Hiller Spires seeks to make education a global priority through her teaching, research and service. As the Friday Institute’s interim director and professor of literacy education in the Department of Teacher Education and Learning Sciences, Spires has conducted the New Literacies Teacher Leader Institute in several international locations. The institute, along with the New Literacies and Global Learning master’s program, provides professional development opportunities that improve classroom teaching. We spoke with Spires about her work abroad and relationship with the Office of Global Engagement.
How did you decide to take the New Literacies program abroad?
We took the program abroad to Beijing, China in 2010. We conducted the New Literacies Teacher Leader Institute at Beijing Royal School, where teachers and administrators were trying to infuse more contemporary pedagogies and digital strategies and technology into their curriculum. Teachers from that school have come over to the New Literacies Teacher Leader Institutes that we have done at the Friday Institute. Twenty-four of the school’s teachers have earned their master’s degree in our New Literacies and Global Learning program in the College of Education.
From there, I was invited to create a partnership with Suzhou North America High School in Suzhou, China. The school sends teachers here for training, and I take groups over there for cultural exchange experiences. In May, we took a group of students from the Wake STEM Early College High School to work with Suzhou students on a project-based inquiry global summit.
In June, I was asked to take the New Literacies Teacher Leader Institute to Kitale, Kenya. I went with a former graduate student, Shea Kerkhoff, who had received a grant from the International Literacy Association for professional development in Kenya. I applied for a travel grant from the Office of Global Engagement and leverage that grant to invite two more faculty members from the College of Education to travel with us — Michelle Falter and DeLeon Gray.
The travel grants that Global Engagement provides are phenomenal. Those are dynamic opportunities for faculty and I’m thankful that the university has the vision to see the importance of funding faculty for international travel.
How has the Office of Global Engagement supported your scholarship abroad?
The support from the Office of Global Engagement has been so important to my work. I know that if I have an idea or need some advice, I can contact the office and they will be there to help. Before I traveled to China for the first time in 2007, I hadn’t really considered global connections in my work, but that trip was transformative for me. I received a lot of support from Global Engagement. I told the office that after that first trip, I would convene people who were doing work in China and create a summit, so the North Carolina Summit on U.S./China Education was born.
In 2008, we had our first summit here at the Friday Institute, and have been conducting them every two years. Bailian Li was willing to support our efforts from the beginning and he has been a great partner since.
How has the formation of campus and global partnerships improved the depth and impact of your research?
Any time you travel, you grow by learning about new cultures and broadening your perspectives. My mission is to bring what I learn back to my students in the New Literacies and Global Learning master’s program, which I direct. I also try to create opportunities for students and other faculty members to go with me on my trips. Those are two invaluable avenues for sharing what you learn.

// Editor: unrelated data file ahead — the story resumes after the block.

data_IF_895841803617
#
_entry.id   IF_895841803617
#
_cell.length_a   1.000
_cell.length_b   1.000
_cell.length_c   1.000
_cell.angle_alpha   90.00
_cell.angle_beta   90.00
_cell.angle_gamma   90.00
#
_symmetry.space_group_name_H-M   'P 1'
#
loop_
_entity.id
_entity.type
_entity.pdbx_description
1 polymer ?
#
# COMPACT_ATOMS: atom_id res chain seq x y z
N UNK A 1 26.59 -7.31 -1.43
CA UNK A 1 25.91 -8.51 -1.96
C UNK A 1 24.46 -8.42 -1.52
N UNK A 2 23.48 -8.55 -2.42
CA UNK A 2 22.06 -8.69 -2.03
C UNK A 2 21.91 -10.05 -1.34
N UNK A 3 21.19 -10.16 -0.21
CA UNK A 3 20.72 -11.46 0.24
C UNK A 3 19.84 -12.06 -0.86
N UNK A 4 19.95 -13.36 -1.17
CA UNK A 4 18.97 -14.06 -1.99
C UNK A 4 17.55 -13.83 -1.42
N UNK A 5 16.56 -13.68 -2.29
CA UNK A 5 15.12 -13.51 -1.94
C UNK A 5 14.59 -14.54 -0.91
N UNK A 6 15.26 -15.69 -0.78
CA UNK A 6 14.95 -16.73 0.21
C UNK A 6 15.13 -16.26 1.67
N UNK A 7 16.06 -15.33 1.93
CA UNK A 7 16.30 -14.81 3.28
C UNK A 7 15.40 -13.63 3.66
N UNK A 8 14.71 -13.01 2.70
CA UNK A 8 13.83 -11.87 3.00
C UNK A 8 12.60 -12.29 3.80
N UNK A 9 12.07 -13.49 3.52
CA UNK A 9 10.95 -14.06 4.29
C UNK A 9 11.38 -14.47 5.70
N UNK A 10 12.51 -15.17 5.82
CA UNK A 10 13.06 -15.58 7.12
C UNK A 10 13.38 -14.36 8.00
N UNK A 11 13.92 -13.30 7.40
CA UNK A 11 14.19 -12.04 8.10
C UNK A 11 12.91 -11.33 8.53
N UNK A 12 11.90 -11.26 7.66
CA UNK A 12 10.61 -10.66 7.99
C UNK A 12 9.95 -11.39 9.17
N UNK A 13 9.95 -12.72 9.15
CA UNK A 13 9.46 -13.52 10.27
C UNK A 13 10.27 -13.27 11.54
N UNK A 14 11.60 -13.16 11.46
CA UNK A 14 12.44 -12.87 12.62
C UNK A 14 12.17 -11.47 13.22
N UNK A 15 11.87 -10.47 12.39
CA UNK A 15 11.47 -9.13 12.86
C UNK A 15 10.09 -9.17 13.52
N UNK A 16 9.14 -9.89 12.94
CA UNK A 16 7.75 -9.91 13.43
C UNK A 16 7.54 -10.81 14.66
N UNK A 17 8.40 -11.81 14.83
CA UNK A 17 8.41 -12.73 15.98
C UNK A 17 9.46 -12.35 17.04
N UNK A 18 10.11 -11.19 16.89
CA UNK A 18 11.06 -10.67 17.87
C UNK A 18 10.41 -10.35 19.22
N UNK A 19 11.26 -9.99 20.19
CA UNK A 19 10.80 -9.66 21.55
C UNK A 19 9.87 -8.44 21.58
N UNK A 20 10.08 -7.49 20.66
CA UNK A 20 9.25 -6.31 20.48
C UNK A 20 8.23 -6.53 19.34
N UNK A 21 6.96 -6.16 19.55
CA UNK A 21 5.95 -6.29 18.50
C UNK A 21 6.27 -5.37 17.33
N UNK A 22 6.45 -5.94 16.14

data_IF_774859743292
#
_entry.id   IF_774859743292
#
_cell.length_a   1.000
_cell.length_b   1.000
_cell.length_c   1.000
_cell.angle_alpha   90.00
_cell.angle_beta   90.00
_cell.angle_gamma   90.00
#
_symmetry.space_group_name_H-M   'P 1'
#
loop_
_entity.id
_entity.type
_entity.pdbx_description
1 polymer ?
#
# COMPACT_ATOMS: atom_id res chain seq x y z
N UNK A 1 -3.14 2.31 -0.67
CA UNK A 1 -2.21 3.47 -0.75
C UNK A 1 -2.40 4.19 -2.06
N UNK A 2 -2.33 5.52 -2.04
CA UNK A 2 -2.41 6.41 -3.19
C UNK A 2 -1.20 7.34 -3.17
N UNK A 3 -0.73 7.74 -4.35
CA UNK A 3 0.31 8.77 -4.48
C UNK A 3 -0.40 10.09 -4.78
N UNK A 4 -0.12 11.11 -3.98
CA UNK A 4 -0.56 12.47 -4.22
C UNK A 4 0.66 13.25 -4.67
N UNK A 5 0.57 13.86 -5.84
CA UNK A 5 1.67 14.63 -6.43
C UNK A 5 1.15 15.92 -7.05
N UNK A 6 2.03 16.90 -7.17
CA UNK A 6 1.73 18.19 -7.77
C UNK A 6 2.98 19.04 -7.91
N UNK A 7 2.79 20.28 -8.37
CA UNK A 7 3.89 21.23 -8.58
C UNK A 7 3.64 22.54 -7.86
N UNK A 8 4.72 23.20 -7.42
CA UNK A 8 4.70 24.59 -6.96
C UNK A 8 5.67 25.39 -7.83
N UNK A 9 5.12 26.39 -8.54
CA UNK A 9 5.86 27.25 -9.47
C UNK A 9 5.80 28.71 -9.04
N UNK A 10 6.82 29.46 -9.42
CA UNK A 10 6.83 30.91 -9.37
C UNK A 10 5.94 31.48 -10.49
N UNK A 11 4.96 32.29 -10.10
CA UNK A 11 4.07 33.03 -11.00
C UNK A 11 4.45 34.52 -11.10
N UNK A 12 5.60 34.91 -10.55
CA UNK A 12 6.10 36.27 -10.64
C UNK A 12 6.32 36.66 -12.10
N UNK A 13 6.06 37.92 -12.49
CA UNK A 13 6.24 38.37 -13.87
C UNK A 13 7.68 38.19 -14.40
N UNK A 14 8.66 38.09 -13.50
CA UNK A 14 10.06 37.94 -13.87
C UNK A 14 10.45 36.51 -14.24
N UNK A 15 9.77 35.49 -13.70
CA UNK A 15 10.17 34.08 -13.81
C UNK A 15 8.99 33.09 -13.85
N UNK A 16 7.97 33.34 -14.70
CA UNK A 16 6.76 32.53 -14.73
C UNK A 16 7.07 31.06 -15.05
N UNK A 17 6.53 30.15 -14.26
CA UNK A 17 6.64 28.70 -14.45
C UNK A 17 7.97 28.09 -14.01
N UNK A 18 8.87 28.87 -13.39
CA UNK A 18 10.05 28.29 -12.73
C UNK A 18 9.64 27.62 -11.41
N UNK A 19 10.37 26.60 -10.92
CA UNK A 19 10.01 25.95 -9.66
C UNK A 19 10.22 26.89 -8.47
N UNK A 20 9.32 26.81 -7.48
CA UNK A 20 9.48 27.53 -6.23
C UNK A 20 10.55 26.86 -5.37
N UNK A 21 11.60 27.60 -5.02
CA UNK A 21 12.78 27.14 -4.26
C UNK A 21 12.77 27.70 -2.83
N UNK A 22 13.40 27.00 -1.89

I think back on these trips and I wouldn’t have had this global focus if it wasn’t for Global Engagement — they are foundational to my work. Dr. Li supported me when I began the relationship with Suzhou North America High School, helping create and sustain the partnership over time. Everything I have done internationally leads back to Global Engagement.
What advice do you have for faculty members who want to take their work abroad?
Be open-minded and be strategic — you have to be open-minded and you have to look for opportunities. Align your work with the mission of the university and your college. To the degree you can do that, you can get more support from the institution. Sometimes people think that those two ideas are at odds with each other. I think that they complement each other, because if you’re not being strategic, it is challenging to find opportunities. If you’re not being open-minded and looking around, you’re going to miss something.
What are your future plans for the New Literacies and Global Learning program?
We are conducting follow-up with the Hope Education Centre in Kitale, Kenya. Peter Wanyonyi, the center’s director, will be traveling to the U.S. this fall for a symposium on the work we did there. The center is very short on resources. Before we left on our last trip, we conducted a laptop drive, and we’re going to do another one soon. Peter will distribute them to the teachers to help grow their infrastructure.
The program is also working with early childhood educators in Kenya, who don’t have a strong connection with the Kenyan educational system. They don’t receive appropriate training and are not paid very well. I’ve started a teacher action group and we Skype every other Saturday. We’re making a request to the governor of Kitale for systemic change for early childhood education in Kenya. When I conduct these institutes, I like to keep the relationships going and make sure that our efforts are sustainable.
Interested in learning more about the Kitale, Kenya and Suzhou, China programs? Join Spires and leaders from both programs as they reflect on their experiences and the impact of cross-cultural collaborations in two panel discussions during International Education Month in November.
This post was originally published in Office of Global Engagement.